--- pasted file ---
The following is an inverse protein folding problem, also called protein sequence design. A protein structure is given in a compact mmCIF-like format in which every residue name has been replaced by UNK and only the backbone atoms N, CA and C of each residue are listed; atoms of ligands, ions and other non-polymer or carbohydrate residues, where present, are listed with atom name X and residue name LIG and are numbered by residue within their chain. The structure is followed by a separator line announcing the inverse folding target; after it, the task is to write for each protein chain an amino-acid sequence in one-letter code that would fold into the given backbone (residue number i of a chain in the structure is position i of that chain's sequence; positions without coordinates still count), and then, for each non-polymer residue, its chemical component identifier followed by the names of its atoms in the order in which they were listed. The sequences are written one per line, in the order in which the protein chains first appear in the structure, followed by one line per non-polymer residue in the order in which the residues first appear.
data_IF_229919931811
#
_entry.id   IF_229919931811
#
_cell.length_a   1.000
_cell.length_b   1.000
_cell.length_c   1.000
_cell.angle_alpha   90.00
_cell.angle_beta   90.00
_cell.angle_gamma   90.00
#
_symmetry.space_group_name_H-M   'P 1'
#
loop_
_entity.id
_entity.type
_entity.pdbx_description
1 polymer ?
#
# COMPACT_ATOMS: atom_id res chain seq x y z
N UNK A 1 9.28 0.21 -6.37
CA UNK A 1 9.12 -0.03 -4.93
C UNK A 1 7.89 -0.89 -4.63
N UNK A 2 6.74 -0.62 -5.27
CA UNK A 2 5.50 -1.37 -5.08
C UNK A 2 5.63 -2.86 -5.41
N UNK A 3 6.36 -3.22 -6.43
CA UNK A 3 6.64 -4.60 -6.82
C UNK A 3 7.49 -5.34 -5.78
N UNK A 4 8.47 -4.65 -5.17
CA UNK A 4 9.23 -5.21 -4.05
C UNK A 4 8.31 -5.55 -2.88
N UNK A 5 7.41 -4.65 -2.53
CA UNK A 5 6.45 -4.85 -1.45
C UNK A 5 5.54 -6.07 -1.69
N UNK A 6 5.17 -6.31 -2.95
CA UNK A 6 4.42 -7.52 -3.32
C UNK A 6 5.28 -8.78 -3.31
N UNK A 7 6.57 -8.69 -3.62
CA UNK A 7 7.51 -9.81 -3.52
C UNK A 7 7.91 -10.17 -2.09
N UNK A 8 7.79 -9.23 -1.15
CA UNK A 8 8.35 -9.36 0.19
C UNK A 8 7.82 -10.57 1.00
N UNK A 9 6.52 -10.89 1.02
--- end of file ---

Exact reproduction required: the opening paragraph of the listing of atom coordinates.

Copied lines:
The following is an inverse protein folding problem, also called protein sequence design. A protein structure is given in a compact mmCIF-like format in which every residue name has been replaced by UNK and only the backbone atoms N, CA and C of each residue are listed; atoms of ligands, ions and other non-polymer or carbohydrate residues, where present, are listed with atom name X and residue name LIG and are numbered by residue within their chain. The structure is followed by a separator line announcing the inverse folding target; after it, the task is to write for each protein chain an amino-acid sequence in one-letter code that would fold into the given backbone (residue number i of a chain in the structure is position i of that chain's sequence; positions without coordinates still count), and then, for each non-polymer residue, its chemical component identifier followed by the names of its atoms in the order in which they were listed. The sequences are written one per line, in the order in which the protein chains first appear in the structure, followed by one line per non-polymer residue in the order in which the residues first appear.